Friday, March 3, 2017

Investing in Vision Zero: Recap of our meeting with First 5 LA Panorama City parents

Last Tuesday, Investing in Place met with parents of the First 5 LA Best Start Panorama City community in the San Fernando Valley of Los Angeles to talk about their transportation issues. We were joined by over 75 parents and children — many who were primarily Spanish-speaking, Latino, and rode public transit.

The work we’ve done with First 5 LA is centered on creating safe and walkable communities for older adults and youth. Unfortunately, traffic crashes are the number one killer of children in Los Angeles County — this speaks to the need for better street design to accommodate people of all ages and abilities to get around…

After all, advocating for better transportation investments is not only about strengthening access to economic opportunities, but to also support the development and physical health of our youth.

What were some of the Transportation Issues Identified in Panorama City?

For background, the Panorama City neighborhood is mostly an immigrant and Latino community with one of the highest crime rates of any neighborhood in the city. There’s a palpable anxiety around immigration issues under the current federal administration (a group of attorneys followed our presentation to cover questions on immigration).

But, another serious issue is traffic violence and safety on streets. It’s widely cited that 65% of the most severe and fatal crashes happen on just 6% of Los Angeles’ streets. Panorama City is home to some of the most dangerous intersections in California, like Roscoe Blvd. and Van Nuys Blvd — streets that many of the parents that night travel through (see slides below).

Our discussion centered on the key question: what are your transportation issues in your neighborhood? Here’s the top 3 themes we heard that night:

  1. Safety: Hands down, safety was one of the biggest concerns. Buses, bus stops, and walking routes to get to school, work, and to run errands feels unsafe in Panorama City. One parent said, “When I take the bus, I don’t feel safe. There’s lots of bad people. It gets scary. I have to walk a lot.” Another parent, Miguel, concurred, saying “We don’t feel safe when riding the bus,” and that the crosswalks felt dangerous because drivers in cars don’t stop for pedestrians. Another participant commented, “We also recognize the need for safety of our kids when they walk to school” — his concern was with students being accosted by gang members near Monroe High School.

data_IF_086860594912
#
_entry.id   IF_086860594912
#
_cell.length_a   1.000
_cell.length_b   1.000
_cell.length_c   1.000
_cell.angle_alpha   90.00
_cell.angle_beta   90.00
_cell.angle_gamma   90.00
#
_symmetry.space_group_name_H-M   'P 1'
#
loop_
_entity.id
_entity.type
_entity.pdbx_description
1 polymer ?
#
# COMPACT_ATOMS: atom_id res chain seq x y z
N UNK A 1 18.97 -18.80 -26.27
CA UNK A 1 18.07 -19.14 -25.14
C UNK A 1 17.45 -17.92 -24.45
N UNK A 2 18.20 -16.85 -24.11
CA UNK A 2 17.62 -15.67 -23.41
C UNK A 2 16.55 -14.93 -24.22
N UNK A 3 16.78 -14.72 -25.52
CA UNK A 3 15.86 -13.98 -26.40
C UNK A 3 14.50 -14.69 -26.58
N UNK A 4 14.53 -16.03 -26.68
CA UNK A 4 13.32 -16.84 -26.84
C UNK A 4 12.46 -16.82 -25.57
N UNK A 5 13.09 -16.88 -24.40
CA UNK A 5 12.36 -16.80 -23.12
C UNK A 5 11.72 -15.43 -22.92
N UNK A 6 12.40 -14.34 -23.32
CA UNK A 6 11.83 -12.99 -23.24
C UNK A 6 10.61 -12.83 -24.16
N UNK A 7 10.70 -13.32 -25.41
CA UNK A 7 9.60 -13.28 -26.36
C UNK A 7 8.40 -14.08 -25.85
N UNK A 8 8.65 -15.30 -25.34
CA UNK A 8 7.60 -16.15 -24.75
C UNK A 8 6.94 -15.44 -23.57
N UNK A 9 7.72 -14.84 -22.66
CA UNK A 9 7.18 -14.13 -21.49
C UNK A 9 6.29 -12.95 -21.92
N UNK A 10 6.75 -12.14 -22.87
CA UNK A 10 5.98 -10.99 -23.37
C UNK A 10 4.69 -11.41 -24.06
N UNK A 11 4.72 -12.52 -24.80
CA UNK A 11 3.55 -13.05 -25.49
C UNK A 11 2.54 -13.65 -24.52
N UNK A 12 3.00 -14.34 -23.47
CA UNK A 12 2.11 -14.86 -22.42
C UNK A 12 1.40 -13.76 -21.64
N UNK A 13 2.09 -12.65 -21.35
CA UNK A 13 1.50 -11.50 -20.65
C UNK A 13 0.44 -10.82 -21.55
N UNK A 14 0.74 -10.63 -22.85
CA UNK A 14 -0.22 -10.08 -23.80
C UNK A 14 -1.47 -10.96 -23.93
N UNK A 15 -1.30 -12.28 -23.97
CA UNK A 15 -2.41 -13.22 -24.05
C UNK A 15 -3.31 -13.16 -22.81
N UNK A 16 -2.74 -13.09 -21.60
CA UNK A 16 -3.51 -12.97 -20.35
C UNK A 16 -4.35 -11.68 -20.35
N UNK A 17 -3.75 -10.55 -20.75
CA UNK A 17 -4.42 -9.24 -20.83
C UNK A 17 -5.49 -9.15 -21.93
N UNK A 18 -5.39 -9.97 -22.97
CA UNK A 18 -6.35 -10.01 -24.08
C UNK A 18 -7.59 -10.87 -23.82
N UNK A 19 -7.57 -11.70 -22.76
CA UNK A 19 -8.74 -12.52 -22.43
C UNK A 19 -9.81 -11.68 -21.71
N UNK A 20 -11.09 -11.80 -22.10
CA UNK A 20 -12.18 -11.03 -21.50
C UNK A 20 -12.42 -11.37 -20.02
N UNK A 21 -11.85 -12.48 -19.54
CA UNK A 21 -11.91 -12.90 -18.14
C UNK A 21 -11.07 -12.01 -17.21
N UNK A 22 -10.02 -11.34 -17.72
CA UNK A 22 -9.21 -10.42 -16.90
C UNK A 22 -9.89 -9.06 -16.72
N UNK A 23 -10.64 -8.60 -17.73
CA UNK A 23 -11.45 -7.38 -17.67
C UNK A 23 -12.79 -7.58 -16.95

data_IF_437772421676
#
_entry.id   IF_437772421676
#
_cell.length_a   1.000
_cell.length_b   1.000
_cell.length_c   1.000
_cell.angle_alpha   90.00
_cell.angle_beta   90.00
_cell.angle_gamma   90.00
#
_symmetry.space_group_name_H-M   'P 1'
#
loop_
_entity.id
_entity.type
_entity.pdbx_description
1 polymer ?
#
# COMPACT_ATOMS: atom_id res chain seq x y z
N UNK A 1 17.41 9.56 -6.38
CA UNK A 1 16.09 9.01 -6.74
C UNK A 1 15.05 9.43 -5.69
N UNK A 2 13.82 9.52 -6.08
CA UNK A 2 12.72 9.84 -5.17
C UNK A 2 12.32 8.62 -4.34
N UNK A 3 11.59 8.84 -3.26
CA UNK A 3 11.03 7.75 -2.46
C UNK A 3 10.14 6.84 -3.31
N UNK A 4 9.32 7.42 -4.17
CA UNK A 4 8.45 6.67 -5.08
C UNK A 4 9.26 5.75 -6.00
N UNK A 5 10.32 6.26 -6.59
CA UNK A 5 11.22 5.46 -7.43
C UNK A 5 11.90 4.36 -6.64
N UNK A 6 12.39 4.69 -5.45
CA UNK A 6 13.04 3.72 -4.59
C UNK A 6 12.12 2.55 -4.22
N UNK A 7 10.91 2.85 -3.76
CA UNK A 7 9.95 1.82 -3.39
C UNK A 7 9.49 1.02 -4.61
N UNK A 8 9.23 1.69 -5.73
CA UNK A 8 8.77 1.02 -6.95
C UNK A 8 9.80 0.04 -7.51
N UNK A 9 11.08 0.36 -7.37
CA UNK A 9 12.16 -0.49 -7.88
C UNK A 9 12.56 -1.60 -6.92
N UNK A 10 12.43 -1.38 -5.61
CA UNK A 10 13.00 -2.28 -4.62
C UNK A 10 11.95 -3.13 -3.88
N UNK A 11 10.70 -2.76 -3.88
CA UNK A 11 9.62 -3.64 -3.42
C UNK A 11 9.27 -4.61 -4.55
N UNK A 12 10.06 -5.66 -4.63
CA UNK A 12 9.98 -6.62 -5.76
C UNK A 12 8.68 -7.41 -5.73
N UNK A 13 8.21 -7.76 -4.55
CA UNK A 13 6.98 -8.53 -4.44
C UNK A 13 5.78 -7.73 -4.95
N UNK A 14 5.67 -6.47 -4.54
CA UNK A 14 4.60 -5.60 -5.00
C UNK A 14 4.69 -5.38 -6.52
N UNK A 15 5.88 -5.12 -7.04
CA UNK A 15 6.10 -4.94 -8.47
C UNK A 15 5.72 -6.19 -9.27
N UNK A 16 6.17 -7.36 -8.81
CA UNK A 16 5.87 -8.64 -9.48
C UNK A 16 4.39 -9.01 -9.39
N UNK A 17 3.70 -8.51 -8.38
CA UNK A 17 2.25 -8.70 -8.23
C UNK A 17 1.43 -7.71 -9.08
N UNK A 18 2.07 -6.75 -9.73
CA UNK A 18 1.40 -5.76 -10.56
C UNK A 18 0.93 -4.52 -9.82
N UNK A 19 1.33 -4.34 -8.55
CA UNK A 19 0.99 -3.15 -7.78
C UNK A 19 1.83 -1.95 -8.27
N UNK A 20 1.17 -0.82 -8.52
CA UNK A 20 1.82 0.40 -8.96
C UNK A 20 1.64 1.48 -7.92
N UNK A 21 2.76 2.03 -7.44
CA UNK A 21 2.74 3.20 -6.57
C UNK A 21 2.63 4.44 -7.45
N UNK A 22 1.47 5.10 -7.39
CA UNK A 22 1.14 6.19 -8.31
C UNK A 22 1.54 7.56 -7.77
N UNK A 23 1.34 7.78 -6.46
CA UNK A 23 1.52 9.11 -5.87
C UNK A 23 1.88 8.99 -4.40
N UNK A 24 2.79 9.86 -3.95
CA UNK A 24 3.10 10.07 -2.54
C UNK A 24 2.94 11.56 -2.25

2. Affordability: Several parents commented on the unaffordable fares for the Metro buses. There was also concerns for student transit affordability.
  3. Reliability: These included issues like the cleanliness of bus stops and buses, DASH services terminating service too early in the day and not operating on weekends (parents who worked late at night felt it was unfair for services to end too early), and the large gaps of time between buses.

Designing Access for Students

I’ve been at Investing in Place for a little over 2 months, but before that I was a teacher and a community organizer. These discussions with First 5 LA parents — really connecting heart-to-heart with parents and youth — helps me appreciate how issues of transportation and mobility is really a connector for all of us.

Our streets, if designed for people, can be bridges to opportunity and must guarantee that when we say goodbye to our loved ones when they go off to work or to school, that they return to us safe and sound.

Simply put: better transportation investments should have the end goal of strengthening our families.

Next Steps

We’re grateful to have had Nat Gale and his team from LA Department of Transportation (LA DOT) available to answer questions and connect heart-to-heart with some of the parents.

We look forward to representatives from Councilwoman Nury Martinez’ office working and coordinating with Nat’s team on Vision Zero efforts, and with parents of the First 5 LA Best Start Panorama City group. She has been an outspoken supporter of better and safer sidewalks and community safety, and we look forward to her team addressing some of the issues highlighted in this blog.

Next steps:

  • Align funding from Measure M’s local return with High-Injury Network corridors and intersections in the Panorama City neighborhood.
  • To follow our work on improving sidewalks, crosswalks, and safe routes to school in City of Los Angeles, follow the conversation on social media on #LASidewalks.
  • Stay tuned for our next Completing Streets work group meeting. To sign up to learn more or to join Completing Streets, please click here or email me at

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